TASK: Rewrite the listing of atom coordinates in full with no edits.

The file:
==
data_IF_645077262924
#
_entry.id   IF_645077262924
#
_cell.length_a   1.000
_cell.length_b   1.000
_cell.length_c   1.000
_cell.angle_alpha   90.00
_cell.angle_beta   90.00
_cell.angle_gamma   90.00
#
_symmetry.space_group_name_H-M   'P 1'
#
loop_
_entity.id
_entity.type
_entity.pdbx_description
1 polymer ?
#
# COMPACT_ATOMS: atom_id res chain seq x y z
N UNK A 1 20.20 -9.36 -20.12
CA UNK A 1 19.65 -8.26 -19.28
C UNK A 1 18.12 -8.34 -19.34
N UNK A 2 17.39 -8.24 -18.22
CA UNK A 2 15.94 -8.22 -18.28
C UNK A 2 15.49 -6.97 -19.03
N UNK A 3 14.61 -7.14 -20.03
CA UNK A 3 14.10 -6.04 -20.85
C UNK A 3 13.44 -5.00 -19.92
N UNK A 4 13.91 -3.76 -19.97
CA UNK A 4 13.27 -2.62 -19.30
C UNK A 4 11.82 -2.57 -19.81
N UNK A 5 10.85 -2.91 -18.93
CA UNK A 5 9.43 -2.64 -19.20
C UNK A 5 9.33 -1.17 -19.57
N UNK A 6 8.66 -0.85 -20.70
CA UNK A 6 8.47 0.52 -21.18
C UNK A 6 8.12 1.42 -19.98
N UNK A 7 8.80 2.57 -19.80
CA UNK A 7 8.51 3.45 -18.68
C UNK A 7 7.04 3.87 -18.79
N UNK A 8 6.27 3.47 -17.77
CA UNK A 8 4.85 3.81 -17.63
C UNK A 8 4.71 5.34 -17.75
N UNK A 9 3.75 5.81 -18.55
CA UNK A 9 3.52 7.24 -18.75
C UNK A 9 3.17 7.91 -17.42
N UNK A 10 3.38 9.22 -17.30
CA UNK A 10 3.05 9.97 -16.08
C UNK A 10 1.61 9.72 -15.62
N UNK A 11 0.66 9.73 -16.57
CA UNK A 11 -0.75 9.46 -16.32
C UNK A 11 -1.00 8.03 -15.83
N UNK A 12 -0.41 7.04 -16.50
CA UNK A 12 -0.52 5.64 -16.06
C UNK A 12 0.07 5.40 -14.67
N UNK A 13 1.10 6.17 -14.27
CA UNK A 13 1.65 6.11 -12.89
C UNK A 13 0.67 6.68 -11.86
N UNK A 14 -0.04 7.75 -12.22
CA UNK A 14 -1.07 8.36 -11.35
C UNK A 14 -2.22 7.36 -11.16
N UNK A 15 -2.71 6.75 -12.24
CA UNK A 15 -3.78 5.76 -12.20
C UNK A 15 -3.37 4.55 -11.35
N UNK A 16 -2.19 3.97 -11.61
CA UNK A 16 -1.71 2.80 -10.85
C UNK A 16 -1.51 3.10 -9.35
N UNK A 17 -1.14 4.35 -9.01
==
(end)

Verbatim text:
data_IF_645077262924
#
_entry.id   IF_645077262924
#
_cell.length_a   1.000
_cell.length_b   1.000
_cell.length_c   1.000
_cell.angle_alpha   90.00
_cell.angle_beta   90.00
_cell.angle_gamma   90.00
#
_symmetry.space_group_name_H-M   'P 1'
#
loop_
_entity.id
_entity.type
_entity.pdbx_description
1 polymer ?
#
# COMPACT_ATOMS: atom_id res chain seq x y z
N UNK A 1 20.20 -9.36 -20.12
CA UNK A 1 19.65 -8.26 -19.28
C UNK A 1 18.12 -8.34 -19.34
N UNK A 2 17.39 -8.24 -18.22
CA UNK A 2 15.94 -8.22 -18.28
C UNK A 2 15.49 -6.97 -19.03
N UNK A 3 14.61 -7.14 -20.03
CA UNK A 3 14.10 -6.04 -20.85
C UNK A 3 13.44 -5.00 -19.92
N UNK A 4 13.91 -3.76 -19.97
CA UNK A 4 13.27 -2.62 -19.30
C UNK A 4 11.82 -2.57 -19.81
N UNK A 5 10.85 -2.91 -18.93
CA UNK A 5 9.43 -2.64 -19.20
C UNK A 5 9.33 -1.17 -19.57
N UNK A 6 8.66 -0.85 -20.70
CA UNK A 6 8.47 0.52 -21.18
C UNK A 6 8.12 1.42 -19.98
N UNK A 7 8.80 2.57 -19.80
CA UNK A 7 8.51 3.45 -18.68
C UNK A 7 7.04 3.87 -18.79
N UNK A 8 6.27 3.47 -17.77
CA UNK A 8 4.85 3.81 -17.63
C UNK A 8 4.71 5.34 -17.75
N UNK A 9 3.75 5.81 -18.55
CA UNK A 9 3.52 7.24 -18.75
C UNK A 9 3.17 7.91 -17.42
N UNK A 10 3.38 9.22 -17.30
CA UNK A 10 3.05 9.97 -16.08
C UNK A 10 1.61 9.72 -15.62
N UNK A 11 0.66 9.73 -16.57
CA UNK A 11 -0.75 9.46 -16.32
C UNK A 11 -1.00 8.03 -15.83
N UNK A 12 -0.41 7.04 -16.50
CA UNK A 12 -0.52 5.64 -16.06
C UNK A 12 0.07 5.40 -14.67
N UNK A 13 1.10 6.17 -14.27
CA UNK A 13 1.65 6.11 -12.89
C UNK A 13 0.67 6.68 -11.86
N UNK A 14 -0.04 7.75 -12.22
CA UNK A 14 -1.07 8.36 -11.35
C UNK A 14 -2.22 7.36 -11.16
N UNK A 15 -2.71 6.75 -12.24
CA UNK A 15 -3.78 5.76 -12.20
C UNK A 15 -3.37 4.55 -11.35
N UNK A 16 -2.19 3.97 -11.61
CA UNK A 16 -1.71 2.80 -10.85
C UNK A 16 -1.51 3.10 -9.35
N UNK A 17 -1.14 4.35 -9.01